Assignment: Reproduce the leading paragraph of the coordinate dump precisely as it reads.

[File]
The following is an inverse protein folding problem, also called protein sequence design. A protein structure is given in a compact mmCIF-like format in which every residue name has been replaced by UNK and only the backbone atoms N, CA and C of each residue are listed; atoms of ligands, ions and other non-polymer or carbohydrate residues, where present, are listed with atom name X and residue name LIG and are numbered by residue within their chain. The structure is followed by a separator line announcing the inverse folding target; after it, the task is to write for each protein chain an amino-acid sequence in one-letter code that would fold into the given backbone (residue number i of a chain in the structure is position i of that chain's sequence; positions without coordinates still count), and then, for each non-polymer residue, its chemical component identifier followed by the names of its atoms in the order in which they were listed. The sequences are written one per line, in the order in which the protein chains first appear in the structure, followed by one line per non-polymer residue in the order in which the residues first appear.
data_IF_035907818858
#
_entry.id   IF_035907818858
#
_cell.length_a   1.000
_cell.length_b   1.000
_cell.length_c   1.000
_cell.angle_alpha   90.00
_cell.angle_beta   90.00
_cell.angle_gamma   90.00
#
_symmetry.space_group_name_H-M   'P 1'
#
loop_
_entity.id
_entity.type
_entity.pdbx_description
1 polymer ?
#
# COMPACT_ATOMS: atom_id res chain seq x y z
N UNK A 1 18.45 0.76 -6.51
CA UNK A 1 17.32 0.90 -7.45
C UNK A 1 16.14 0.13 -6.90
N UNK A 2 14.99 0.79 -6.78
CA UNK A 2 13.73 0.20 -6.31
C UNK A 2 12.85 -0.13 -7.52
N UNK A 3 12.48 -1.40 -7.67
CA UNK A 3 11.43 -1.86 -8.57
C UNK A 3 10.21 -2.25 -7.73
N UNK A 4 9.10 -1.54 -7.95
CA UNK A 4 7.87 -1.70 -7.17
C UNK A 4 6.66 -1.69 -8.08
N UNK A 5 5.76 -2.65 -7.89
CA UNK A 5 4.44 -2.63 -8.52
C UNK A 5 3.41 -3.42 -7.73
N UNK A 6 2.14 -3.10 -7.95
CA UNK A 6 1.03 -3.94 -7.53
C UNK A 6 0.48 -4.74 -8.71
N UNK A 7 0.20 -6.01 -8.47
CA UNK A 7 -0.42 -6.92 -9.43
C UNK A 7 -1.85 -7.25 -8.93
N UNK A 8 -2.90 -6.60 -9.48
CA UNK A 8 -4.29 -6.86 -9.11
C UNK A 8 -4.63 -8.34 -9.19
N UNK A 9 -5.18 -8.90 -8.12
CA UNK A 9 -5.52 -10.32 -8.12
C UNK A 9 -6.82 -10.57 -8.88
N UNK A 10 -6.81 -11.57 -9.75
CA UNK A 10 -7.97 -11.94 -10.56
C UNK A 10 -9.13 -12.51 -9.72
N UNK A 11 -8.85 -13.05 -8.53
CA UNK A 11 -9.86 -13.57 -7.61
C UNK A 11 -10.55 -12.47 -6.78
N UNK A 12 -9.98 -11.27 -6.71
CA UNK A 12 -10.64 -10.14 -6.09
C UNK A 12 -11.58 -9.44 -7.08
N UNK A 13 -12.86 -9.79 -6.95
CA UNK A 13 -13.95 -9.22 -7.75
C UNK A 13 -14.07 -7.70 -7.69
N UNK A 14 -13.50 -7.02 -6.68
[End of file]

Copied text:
The following is an inverse protein folding problem, also called protein sequence design. A protein structure is given in a compact mmCIF-like format in which every residue name has been replaced by UNK and only the backbone atoms N, CA and C of each residue are listed; atoms of ligands, ions and other non-polymer or carbohydrate residues, where present, are listed with atom name X and residue name LIG and are numbered by residue within their chain. The structure is followed by a separator line announcing the inverse folding target; after it, the task is to write for each protein chain an amino-acid sequence in one-letter code that would fold into the given backbone (residue number i of a chain in the structure is position i of that chain's sequence; positions without coordinates still count), and then, for each non-polymer residue, its chemical component identifier followed by the names of its atoms in the order in which they were listed. The sequences are written one per line, in the order in which the protein chains first appear in the structure, followed by one line per non-polymer residue in the order in which the residues first appear.